Spin the back tire, lock the back tire, try and stand the bike on it's nose, accelerate hard, slide into corners ... be aggressive... do it when there's no traffic close by. Condition your reflexes for when it's needed. You've got to know the limits of your bike and riding skills when it matters. This applies to everyone, not just you.

Some will disagree, but it's kept my skin off the road for a while.
 

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This may not help, but here goes.

Spin the back tire, lock the back tire, try and stand the bike on it's nose, accelerate hard, slide into corners ... be aggressive... do it when there's no traffic close by. Condition your reflexes for when it's needed. You've got to know the limits of your bike and riding skills when it matters. This applies to everyone, not just you.

Some will disagree, but it's kept my skin off the road for a while.
And you've been riding too long and you forgot (or you're too drunk to remember) that you weren't doing this in your first ever week of riding.
 

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Thanks duck for the crack about the radio; perhaps with time I'll grow to like your sense of humor, unlikely, but given enough time, who knows. :thumbup:
Hopefully you are young enough :yesnod:
Since you are practicing in parking lots, video yourself if you can to make sure you are doing it correctly as in videos on the net.
Look up apexing motorcycle turns, motorcycle throttle control, and Keith Code videos on line. You may want to purchase some of his videos and books also.
It's important in your stage of the game to learn and practice correctly as to not develop bad habits.
 

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start in first, then go to third, then when you are really up there in Rev's, go back down to second.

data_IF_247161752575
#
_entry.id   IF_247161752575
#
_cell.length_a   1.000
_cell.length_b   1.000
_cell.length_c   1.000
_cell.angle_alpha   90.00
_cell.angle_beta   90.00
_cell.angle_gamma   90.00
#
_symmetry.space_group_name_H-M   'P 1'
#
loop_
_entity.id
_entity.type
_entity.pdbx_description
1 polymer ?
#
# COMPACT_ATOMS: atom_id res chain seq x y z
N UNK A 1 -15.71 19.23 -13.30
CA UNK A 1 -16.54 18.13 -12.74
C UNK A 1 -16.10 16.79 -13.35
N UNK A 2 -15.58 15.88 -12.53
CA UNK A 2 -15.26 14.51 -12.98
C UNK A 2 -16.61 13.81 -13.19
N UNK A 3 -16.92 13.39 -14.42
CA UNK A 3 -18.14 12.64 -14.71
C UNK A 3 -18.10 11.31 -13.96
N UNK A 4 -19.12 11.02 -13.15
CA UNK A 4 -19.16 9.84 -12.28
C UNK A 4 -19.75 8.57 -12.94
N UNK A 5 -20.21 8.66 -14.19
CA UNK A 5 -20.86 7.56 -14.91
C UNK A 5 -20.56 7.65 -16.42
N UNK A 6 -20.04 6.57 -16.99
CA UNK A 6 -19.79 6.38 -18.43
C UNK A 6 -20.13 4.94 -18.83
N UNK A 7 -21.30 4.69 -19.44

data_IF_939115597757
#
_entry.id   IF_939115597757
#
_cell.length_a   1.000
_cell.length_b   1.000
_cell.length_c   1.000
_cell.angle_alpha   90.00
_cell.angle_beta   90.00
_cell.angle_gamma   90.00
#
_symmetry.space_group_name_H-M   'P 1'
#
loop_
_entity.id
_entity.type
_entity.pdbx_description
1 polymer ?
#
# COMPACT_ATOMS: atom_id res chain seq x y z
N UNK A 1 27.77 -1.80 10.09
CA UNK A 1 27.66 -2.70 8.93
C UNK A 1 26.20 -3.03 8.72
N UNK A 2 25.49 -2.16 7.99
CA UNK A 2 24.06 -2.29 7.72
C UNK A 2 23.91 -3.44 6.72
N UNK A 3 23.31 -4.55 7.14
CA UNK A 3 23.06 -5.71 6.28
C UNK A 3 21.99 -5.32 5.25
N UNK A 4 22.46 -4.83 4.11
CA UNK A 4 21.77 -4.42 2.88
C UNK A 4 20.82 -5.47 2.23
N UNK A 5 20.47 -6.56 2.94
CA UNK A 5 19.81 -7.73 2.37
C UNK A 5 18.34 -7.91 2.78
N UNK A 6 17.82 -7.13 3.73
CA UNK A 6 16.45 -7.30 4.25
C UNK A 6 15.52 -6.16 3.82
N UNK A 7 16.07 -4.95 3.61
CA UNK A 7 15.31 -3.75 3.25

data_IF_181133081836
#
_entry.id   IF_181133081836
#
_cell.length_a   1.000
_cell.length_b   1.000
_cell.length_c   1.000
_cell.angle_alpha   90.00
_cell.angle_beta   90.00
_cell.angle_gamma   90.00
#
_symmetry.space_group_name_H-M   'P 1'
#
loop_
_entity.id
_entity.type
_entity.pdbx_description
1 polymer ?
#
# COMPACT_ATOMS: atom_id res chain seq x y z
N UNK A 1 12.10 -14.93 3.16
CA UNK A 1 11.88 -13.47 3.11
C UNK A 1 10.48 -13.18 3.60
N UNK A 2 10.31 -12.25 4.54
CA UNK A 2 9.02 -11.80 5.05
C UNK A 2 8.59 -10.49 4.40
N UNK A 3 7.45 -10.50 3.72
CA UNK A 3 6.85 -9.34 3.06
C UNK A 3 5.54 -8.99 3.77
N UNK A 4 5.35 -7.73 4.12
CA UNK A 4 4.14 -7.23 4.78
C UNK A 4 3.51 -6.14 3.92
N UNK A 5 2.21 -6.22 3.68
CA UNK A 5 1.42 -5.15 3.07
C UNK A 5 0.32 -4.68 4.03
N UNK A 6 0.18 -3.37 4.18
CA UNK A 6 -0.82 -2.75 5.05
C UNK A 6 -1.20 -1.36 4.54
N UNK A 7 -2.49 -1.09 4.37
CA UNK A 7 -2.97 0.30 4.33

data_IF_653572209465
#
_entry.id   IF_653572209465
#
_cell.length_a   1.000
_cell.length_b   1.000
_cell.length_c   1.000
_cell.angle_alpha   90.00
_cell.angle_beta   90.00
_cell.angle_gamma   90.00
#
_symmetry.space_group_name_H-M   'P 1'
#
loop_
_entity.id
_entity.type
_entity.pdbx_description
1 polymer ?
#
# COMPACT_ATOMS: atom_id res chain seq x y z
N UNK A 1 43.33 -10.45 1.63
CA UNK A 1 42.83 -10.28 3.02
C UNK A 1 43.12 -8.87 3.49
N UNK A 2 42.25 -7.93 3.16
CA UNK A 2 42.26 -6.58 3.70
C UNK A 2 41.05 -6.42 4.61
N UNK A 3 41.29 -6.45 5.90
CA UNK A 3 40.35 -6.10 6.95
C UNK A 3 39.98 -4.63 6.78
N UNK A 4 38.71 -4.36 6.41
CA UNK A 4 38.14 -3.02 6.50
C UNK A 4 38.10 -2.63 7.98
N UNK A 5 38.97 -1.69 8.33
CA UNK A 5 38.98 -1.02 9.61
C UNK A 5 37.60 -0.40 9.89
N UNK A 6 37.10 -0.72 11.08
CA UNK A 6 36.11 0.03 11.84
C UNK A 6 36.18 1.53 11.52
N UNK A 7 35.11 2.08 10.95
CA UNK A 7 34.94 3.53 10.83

Repeat as nessesary until your windshield has knocked some sense into you...

:fineprint:
 

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start in first, then go to third, then when you are really up there in Rev's, go back down to second.

Repeat as nessesary until your windshield has knocked some sense into you...

:fineprint:
Uh...
If you're redlining the bike in third (is that what you mean by "really up there in Rev's"?), I wouldn't advise going down to second, lest you snap a rod...
 

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To answer your question, yankeepac, I've noticed that third gear is where I can really accelerate and get up to cruising speed. First gear shoots me outta the gun barrel, second keeps the momentum going but it's third gear where I really feel the (fun) acceleration.

The more you ride the more comfortable and confident you will become. So get out and ride whenever you can. When I first returned to riding a coupla years ago, I stuck to back-BACK country roads AND went out of my way to avoid having to stop on an incline for a traffic light or stop sign. I was also afraid to ride through urban areas and to get on interstates. But the more I rode, the more I found myself riding through those situations I had tried so hard to circumvent and - lo and behold - I've lived to tell about it.

So get out there and ride! One of these days you're gonna be saying to yourself "I can't believe how much fun this is!"

Be safe!